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Press RElease on EFT and PTSD- research

February 6, 2013

Foundation for Epigenetic Medicine, Santa Rosa, CA

Contact: Jennifer Geronimo at (619) 713-6386 or

Novel Therapy Produces “Highly Significant” Results

SANTA ROSA, CA. In a randomized controlled study (the gold standard of scientific research) of 59 U.S. veterans with posttraumatic stress disorder (PTSD), six hour-long sessions of a treatment method called Emotional Freedom Techniques (EFT) resulted in a highly significant reduction of their symptoms. An impressive 86% of those receiving the treatment dropped from the category of clinical (severe) PTSD to the category of subclinical PTSD. This is the best result for PTSD ever obtained in a clinical trial of any therapy.
The study, the results of which will be published in the prestigious Journal of Nervous and Mental Disease in October, offers hope to the estimated 300,000 U.S. veterans of the conflicts in Iraq and Afghanistan suffering from PTSD, which is characterized by depression, anxiety, insomnia, and other mental health issues that are often debilitating. More than 80% of PTSD sufferers meet diagnostic criteria for other psychological disorders as well, and all of the veterans in this study had clinical scores for anxiety and depression, as well as PTSD.
Study lead investigator Dawson Church, PhD, of the Foundation for Epigenetic Medicine in Santa Rosa, California, explains that “highly significant” is science-speak for the p value in the study, which was .0001. That means that there is only one possibility in ten thousand that the results were due to chance.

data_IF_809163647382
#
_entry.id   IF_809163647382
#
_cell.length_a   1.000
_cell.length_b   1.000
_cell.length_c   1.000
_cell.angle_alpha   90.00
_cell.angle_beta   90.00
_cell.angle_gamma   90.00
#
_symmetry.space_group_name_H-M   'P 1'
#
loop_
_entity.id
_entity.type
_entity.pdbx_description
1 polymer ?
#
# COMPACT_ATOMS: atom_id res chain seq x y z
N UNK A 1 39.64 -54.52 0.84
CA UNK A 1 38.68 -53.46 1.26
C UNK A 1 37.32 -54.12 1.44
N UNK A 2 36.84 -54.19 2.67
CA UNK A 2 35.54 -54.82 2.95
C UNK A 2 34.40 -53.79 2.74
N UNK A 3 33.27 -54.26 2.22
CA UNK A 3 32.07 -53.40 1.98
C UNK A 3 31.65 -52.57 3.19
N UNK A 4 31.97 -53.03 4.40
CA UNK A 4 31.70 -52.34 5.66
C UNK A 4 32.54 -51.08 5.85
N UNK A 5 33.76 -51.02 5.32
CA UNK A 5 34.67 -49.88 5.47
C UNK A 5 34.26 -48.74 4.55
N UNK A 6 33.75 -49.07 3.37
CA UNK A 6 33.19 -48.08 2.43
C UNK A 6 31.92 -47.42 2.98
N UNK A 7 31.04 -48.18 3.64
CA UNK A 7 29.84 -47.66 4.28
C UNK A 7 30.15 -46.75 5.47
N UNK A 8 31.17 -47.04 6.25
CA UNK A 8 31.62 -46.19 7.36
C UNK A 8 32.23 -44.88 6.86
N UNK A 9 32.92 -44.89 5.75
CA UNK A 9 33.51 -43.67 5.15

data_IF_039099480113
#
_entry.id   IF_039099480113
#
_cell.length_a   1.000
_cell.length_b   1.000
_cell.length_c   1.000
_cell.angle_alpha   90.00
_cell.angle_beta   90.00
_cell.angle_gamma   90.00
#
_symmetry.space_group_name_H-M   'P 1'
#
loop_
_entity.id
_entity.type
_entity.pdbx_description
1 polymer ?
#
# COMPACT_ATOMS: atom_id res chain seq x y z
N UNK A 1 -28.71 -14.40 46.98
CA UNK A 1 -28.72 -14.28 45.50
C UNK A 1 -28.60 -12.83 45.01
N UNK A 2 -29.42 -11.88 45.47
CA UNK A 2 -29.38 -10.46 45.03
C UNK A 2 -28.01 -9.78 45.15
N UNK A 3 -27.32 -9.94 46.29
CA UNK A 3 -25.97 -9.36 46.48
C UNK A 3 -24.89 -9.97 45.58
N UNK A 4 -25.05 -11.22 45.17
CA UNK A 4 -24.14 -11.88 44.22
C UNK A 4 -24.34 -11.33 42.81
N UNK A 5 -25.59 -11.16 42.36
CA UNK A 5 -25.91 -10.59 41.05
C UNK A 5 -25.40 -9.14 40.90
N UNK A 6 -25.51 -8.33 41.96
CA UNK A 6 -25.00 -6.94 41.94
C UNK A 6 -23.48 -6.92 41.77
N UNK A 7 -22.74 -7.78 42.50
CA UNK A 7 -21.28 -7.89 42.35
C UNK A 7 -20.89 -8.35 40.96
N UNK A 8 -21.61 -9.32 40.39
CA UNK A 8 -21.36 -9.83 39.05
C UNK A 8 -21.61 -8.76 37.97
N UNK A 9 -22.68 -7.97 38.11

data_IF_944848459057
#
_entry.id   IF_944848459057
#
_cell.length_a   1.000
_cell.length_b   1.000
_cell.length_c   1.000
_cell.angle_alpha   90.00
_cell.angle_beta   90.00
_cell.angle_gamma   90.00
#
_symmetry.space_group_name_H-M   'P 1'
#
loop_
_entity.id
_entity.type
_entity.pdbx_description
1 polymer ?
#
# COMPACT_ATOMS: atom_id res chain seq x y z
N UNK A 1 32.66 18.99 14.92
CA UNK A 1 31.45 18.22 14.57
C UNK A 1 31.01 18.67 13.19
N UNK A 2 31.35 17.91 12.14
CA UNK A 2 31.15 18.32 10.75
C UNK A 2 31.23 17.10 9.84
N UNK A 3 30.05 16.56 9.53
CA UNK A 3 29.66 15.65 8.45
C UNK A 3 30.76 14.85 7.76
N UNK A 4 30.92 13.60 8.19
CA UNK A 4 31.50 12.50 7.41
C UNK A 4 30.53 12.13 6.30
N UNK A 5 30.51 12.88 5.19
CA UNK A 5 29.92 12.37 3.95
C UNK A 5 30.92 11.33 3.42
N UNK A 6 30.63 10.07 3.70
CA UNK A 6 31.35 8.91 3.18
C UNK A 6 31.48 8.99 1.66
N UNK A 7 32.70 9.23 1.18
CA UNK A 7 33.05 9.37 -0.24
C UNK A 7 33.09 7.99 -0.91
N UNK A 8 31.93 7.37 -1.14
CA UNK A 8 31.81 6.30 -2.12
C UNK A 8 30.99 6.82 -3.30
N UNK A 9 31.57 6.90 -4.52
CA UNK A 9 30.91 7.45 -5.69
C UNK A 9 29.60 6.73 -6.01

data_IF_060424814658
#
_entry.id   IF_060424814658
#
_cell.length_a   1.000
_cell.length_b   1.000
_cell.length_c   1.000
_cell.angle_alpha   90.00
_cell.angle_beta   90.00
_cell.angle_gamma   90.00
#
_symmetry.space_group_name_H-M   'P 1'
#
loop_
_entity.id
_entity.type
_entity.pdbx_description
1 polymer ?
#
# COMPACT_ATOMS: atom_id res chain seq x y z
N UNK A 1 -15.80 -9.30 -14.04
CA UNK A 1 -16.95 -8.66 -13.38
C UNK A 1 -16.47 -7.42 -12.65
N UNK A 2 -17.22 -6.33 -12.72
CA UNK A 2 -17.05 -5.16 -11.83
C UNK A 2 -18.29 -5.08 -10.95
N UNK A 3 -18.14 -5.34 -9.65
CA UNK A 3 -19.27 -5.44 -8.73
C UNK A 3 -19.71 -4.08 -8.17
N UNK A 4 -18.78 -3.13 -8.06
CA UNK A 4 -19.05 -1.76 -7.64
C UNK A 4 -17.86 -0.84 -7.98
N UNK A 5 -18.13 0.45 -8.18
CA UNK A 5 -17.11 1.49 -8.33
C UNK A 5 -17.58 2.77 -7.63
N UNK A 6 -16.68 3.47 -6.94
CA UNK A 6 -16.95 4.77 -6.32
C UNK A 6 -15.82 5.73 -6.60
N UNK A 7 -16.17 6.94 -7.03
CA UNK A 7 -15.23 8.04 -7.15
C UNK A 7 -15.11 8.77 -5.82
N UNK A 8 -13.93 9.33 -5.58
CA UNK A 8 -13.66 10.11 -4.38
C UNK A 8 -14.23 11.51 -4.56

EFT is an innovative technique that pairs the recall of traumatic memories (a form of exposure therapy, a common method in psychology) with physical stimulation of specific points on the body to discharge stress (as identified by thousands of years of use in acupuncture). The veterans in the study were retested after 3 months and again after 6 months, and they remained stable. Their PTSD did not increase and the 86% of the veterans who moved from clinical to subclinical remained so.
Two other randomized controlled trials have shown similar results for PTSD, meeting the criteria for an “empirically validated treatment” published by the Clinical Psychology division of the American Psychological Association (APA). Several congressmen have advocated EFT to Secretary for Veterans Affairs Eric Shinseki. The Veterans Administration (VA) does not currently offer EFT to patients; Senator Chuck Schumer called on it to change, saying, “The VA cannot have this ‘see no evil hear no evil’ attitude. If they think the treatment works, they ought to give it to people.”

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